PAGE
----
Voters in the state of Pennsylvania are going to the polls to show their preference for who should win the Democratic Party's presidential nomination. VOA's Paula Wolfson reports from Pittsburgh that there is much at stake in this late-in-the-season primary election.
After six weeks of intense and sometimes nasty campaigning, the voters of Pennsylvania are finally getting their say.
They are expected to turn out in large numbers in a contest that could determine the fate of Hillary Clinton's campaign for the presidency.
Far into the selection process, she trails Barack Obama in the number of delegates committed to endorse her candidacy at the party convention in August.
Clinton desperately needs a big win. And on election eve she was still traveling back and forth across the state, rallying her supporters and trying to win over the few remaining undecided voters in Pennsylvania.
"Some people say that America's best days are behind us. Some people say yes we can, but that does not mean we will," Clinton said. "I believe we will, if we have the right leadership. If you stand with me, I will go to the White House and fight for you every single day."
Earlier in the year, Clinton had a strong double digit lead in Pennsylvania. Obama has been able to significantly narrow the gap by focusing on his message of change and labeling Clinton as part of the status quo.
"We share a lot of policy positions," Obama said. "But the reason I am running is I believe I am more committed to bringing about the changes that are necessary than Senator Clinton is."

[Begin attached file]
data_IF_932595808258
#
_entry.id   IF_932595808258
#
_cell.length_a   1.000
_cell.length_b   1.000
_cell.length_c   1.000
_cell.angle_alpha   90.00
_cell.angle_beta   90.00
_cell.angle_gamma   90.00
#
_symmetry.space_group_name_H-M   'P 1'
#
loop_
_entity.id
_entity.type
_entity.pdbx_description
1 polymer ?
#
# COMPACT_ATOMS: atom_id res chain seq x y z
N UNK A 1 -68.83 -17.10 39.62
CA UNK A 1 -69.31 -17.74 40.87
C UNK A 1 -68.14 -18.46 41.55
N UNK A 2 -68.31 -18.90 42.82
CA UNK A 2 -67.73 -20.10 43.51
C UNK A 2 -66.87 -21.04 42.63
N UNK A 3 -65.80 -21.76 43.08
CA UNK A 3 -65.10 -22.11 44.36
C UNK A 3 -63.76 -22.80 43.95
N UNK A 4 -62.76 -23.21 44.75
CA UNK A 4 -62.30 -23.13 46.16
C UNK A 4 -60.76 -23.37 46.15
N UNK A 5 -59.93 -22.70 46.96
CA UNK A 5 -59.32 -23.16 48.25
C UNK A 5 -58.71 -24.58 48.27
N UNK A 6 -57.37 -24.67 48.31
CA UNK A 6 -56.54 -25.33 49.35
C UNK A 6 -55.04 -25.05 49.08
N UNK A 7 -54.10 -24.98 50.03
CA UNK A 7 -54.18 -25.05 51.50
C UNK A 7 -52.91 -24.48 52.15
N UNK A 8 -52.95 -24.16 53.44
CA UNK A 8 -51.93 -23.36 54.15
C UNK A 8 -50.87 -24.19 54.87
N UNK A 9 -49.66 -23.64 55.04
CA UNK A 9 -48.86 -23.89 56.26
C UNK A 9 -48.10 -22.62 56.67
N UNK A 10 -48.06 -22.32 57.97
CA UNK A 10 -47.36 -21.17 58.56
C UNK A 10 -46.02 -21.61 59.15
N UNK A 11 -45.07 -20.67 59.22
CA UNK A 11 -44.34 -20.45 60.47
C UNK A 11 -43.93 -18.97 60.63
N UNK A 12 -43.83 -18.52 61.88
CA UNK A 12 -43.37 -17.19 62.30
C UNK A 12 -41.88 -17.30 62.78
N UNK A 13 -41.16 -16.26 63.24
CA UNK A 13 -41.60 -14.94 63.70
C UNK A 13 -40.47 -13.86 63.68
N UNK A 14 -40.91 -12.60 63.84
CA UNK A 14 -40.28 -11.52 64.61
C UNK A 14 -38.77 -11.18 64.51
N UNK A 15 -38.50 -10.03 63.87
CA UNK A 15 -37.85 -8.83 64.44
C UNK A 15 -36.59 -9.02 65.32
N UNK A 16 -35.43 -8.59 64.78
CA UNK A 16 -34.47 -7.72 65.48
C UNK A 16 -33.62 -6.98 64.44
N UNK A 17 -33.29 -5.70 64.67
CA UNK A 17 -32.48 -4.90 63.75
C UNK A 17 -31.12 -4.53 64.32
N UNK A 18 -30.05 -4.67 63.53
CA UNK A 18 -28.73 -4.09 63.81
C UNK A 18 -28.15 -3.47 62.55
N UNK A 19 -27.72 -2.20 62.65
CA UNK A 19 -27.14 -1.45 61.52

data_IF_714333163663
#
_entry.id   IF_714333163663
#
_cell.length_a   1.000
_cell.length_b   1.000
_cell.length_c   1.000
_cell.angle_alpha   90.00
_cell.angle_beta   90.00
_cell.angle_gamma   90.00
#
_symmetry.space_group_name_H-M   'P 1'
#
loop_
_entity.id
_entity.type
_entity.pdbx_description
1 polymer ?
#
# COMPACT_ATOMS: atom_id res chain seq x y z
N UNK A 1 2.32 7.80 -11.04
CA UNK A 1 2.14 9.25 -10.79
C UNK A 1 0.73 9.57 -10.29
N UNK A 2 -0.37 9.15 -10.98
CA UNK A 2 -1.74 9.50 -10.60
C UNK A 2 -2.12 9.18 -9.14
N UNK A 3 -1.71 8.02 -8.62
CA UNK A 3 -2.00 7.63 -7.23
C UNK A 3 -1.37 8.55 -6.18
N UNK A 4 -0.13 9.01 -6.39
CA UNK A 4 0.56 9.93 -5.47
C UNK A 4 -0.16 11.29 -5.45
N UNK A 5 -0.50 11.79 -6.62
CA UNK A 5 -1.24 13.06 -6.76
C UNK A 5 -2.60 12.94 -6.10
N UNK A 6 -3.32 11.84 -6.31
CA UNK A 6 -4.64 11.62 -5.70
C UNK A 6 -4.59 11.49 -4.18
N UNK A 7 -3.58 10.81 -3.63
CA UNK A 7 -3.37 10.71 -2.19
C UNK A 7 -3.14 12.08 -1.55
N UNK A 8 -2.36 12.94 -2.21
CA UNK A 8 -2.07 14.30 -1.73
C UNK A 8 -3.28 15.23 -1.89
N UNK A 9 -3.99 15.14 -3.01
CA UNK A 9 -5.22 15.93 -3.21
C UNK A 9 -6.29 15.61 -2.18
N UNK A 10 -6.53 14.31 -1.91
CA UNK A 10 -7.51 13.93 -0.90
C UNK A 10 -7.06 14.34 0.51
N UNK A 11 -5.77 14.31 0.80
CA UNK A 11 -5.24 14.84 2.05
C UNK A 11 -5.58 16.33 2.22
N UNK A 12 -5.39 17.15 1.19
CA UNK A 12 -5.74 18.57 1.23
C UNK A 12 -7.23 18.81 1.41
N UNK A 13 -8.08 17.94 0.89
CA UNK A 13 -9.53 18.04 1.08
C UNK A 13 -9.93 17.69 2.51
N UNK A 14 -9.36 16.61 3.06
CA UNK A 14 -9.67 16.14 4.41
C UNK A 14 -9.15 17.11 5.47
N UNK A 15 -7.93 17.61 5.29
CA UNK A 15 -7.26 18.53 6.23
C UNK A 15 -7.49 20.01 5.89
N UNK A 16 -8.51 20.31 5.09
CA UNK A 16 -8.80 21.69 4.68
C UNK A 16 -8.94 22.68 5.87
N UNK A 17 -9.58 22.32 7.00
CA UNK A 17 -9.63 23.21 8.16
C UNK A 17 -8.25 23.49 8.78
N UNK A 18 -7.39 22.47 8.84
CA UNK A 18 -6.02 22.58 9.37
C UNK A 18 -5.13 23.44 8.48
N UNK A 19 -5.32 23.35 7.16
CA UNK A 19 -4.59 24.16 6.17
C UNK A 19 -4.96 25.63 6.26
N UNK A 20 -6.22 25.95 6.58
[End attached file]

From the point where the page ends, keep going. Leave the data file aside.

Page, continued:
Obama supporters say a poorer than expected performance by Hillary Clinton should be enough to convince her to drop out of the race. But Clinton backers say they expect the contest will go on.
Dan Onorato is the top official in Allegheny County, which includes Pittsburgh. Onorato, a Democrat, believes all remaining primary election states will get a chance to vote before the nominee is chosen.
"Neither candidate is even close to claiming the nomination," he said. "There are still several primaries left and I think those voters should be heard. And unless the votes in the primaries produce a clear winner, these candidates have every right to stay in until the end."
Local Republican officials in Pennsylvania leave no doubt they are delighted to see a protracted fight for the Democratic nomination. Jim Roddey chairs the Allegheny County Republican Party.
"I think that all the McCain [John McCain is the presumptive Republican party nominee] people are doing right now, they are taking notes," he said. "Both Barack Obama and Hillary Clinton are doing all our opposition research for us, so we are making notes and we will be ready."
But political commentator and Duquesne University professor Joe Sabino Mistick points to the huge crowds Senator Obama has drawn in Pennsylvania, saying he is even outdrawing the local baseball teams in this sports-crazed state. He says Democrats are energized.
"The Pittsburgh Pirates do not draw 35,000 people when they are on a winning streak. So that is just some indication of the level of excitement," he noted.
Senator Obama has already conceded in media interviews that Hillary Clinton is likely to win in Pennsylvania. She will spend election night with supporters in Philadelphia. Obama will await the election returns in Indiana which, along with North Carolina, votes in the next round of primaries on May 6.